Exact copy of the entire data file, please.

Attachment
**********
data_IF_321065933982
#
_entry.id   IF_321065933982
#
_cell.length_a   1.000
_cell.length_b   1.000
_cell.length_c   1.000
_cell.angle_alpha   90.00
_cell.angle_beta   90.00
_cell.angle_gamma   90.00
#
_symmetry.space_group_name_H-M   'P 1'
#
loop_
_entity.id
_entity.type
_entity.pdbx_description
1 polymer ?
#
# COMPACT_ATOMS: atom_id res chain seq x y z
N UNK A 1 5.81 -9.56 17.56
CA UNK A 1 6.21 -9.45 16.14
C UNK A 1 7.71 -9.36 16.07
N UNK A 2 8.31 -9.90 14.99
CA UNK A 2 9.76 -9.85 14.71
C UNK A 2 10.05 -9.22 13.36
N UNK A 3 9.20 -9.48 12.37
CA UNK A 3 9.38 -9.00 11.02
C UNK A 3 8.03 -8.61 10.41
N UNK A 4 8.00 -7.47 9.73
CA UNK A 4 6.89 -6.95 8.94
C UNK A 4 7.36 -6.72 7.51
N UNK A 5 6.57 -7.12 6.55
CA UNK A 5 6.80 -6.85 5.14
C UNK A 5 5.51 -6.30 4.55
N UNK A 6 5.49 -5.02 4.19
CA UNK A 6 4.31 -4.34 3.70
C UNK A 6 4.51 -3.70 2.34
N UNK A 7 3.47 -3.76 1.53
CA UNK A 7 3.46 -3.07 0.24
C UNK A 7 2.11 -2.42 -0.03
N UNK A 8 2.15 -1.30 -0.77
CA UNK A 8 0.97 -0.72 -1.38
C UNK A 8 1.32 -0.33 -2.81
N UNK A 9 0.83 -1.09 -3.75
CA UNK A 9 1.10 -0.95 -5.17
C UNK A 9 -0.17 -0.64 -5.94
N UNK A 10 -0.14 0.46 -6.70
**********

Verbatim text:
data_IF_321065933982
#
_entry.id   IF_321065933982
#
_cell.length_a   1.000
_cell.length_b   1.000
_cell.length_c   1.000
_cell.angle_alpha   90.00
_cell.angle_beta   90.00
_cell.angle_gamma   90.00
#
_symmetry.space_group_name_H-M   'P 1'
#
loop_
_entity.id
_entity.type
_entity.pdbx_description
1 polymer ?
#
# COMPACT_ATOMS: atom_id res chain seq x y z
N UNK A 1 5.81 -9.56 17.56
CA UNK A 1 6.21 -9.45 16.14
C UNK A 1 7.71 -9.36 16.07
N UNK A 2 8.31 -9.90 14.99
CA UNK A 2 9.76 -9.85 14.71
C UNK A 2 10.05 -9.22 13.36
N UNK A 3 9.20 -9.48 12.37
CA UNK A 3 9.38 -9.00 11.02
C UNK A 3 8.03 -8.61 10.41
N UNK A 4 8.00 -7.47 9.73
CA UNK A 4 6.89 -6.95 8.94
C UNK A 4 7.36 -6.72 7.51
N UNK A 5 6.57 -7.12 6.55
CA UNK A 5 6.80 -6.85 5.14
C UNK A 5 5.51 -6.30 4.55
N UNK A 6 5.49 -5.02 4.19
CA UNK A 6 4.31 -4.34 3.70
C UNK A 6 4.51 -3.70 2.34
N UNK A 7 3.47 -3.76 1.53
CA UNK A 7 3.46 -3.07 0.24
C UNK A 7 2.11 -2.42 -0.03
N UNK A 8 2.15 -1.30 -0.77
CA UNK A 8 0.97 -0.72 -1.38
C UNK A 8 1.32 -0.33 -2.81
N UNK A 9 0.83 -1.09 -3.75
CA UNK A 9 1.10 -0.95 -5.17
C UNK A 9 -0.17 -0.64 -5.94
N UNK A 10 -0.14 0.46 -6.70